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What is Working Capital (WC)?

Working Capital (WC) is calculated by subtracting a corporation’s current liabilities from its current assets. This financial metric determines a corporation’s operating liquidity and is necessary in understanding how readily available funds are for necessary financial transactions related to daily operations. A corporation whose current liabilities are more than its current assets is considered to have a working capital deficiency.

Working Capital (WC) is calculated as follows:

Working Capital = Current Assets - Current Liabilities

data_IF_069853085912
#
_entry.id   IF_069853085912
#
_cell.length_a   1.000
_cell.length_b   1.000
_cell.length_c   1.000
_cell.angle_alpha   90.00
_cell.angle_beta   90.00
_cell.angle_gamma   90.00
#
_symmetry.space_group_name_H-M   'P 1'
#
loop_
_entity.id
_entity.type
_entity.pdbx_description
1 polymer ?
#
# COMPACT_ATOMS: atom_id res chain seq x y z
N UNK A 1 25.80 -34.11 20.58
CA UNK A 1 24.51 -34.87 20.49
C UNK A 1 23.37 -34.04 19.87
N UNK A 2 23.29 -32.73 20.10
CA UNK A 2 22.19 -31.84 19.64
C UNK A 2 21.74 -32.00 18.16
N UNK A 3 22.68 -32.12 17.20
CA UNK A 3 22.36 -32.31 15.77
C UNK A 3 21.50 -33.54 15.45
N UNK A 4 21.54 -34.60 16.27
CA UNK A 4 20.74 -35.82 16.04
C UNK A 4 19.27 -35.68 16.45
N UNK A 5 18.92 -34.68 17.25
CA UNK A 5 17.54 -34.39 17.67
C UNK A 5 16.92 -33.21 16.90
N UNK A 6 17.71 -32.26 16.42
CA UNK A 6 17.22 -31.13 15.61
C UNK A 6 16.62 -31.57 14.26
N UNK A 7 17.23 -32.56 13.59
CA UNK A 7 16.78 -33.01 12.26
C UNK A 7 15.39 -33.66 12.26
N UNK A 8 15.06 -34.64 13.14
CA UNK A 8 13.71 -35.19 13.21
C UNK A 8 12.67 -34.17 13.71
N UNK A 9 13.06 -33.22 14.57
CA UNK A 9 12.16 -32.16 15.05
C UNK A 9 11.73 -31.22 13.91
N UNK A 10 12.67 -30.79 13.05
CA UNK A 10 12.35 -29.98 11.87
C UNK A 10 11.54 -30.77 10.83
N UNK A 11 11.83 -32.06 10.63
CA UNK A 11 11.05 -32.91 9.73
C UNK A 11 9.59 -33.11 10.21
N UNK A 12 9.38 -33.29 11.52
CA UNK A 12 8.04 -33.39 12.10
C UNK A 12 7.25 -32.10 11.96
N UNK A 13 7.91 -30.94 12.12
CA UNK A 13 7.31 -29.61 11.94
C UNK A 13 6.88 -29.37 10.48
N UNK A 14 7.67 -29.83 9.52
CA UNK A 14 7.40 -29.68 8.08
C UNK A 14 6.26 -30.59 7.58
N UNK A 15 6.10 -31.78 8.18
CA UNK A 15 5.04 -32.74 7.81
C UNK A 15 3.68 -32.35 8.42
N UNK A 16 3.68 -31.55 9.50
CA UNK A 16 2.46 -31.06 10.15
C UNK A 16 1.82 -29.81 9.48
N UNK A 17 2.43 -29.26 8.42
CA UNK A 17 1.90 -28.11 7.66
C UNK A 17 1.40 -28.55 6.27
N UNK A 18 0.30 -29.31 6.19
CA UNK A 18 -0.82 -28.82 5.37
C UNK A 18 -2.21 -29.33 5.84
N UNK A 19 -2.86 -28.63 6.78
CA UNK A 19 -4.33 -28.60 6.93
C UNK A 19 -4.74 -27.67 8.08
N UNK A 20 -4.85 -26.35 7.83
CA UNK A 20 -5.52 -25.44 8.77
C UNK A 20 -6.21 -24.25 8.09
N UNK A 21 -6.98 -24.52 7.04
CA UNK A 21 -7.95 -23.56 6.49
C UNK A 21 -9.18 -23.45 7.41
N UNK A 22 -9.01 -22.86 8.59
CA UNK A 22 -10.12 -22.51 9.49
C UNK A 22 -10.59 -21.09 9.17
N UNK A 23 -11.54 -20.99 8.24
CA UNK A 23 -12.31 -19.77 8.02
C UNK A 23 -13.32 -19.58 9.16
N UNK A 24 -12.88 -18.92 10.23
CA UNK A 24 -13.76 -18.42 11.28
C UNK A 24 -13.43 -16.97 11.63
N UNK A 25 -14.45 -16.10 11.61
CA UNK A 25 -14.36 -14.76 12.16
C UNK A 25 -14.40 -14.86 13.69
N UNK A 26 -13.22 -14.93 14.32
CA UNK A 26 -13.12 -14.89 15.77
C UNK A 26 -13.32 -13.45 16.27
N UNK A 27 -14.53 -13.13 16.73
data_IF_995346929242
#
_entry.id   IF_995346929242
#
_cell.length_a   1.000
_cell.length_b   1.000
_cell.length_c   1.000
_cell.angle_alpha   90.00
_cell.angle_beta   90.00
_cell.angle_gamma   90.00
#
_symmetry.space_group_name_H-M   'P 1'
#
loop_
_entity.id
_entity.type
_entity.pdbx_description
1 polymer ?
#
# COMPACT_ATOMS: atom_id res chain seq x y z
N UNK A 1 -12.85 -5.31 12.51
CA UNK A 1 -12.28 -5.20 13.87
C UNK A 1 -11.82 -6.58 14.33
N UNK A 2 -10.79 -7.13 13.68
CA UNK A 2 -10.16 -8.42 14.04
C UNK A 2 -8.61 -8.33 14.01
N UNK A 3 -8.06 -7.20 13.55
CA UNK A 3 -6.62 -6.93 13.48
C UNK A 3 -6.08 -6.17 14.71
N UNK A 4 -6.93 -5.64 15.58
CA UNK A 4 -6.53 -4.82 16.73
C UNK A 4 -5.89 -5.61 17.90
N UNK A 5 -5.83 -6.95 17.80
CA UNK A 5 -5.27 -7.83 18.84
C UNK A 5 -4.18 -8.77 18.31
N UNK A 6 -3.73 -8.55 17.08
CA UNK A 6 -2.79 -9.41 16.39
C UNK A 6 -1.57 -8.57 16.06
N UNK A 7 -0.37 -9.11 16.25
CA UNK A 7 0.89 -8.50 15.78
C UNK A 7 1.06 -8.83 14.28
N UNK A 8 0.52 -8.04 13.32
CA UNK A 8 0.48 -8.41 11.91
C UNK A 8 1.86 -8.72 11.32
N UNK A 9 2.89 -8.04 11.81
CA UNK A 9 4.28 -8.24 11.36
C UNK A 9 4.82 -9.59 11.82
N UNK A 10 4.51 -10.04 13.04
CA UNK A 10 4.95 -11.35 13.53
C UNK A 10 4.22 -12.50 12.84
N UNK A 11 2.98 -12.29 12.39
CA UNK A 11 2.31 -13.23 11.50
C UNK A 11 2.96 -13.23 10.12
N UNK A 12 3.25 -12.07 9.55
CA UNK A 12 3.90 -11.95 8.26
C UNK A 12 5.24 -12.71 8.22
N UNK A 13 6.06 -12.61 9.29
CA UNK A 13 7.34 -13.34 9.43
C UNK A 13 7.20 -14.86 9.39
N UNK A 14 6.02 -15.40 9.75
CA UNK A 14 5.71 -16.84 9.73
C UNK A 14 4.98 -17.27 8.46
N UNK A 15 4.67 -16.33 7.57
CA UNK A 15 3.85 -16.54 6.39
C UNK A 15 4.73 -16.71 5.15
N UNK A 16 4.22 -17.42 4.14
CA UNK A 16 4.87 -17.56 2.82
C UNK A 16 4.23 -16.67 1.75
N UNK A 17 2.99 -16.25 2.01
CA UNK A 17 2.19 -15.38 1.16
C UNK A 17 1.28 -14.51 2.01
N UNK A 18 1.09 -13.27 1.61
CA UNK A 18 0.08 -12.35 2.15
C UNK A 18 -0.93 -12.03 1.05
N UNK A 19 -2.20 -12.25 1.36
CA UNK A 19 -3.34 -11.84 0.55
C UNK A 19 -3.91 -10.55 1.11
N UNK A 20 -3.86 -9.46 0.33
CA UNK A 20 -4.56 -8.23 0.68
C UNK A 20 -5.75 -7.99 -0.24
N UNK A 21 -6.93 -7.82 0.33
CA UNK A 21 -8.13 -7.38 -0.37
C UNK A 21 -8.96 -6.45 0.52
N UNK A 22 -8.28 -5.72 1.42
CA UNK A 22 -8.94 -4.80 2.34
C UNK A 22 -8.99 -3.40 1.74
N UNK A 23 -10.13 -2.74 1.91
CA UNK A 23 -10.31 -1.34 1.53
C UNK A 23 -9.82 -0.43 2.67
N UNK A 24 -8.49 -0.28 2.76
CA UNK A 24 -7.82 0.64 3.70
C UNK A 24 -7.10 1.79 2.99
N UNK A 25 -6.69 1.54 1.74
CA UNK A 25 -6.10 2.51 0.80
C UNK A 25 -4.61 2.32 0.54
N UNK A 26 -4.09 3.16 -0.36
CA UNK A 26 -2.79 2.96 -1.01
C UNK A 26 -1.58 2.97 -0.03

The danger of having negative working capital is that a corporation may be unable to meet its short-term liabilities. Examples of current assets are cash, accounts receivables and inventory. These assets are easily liquidated for the purpose of raising funds. If a corporation is unable to meet its short-term obligations, then in a worst case scenario, bankruptcy may be a threat. In addition, negative working capital may also be a sign of trouble ahead. If negative working capital remains over a long period of time, this may be an indication that sales volumes are on the decline.

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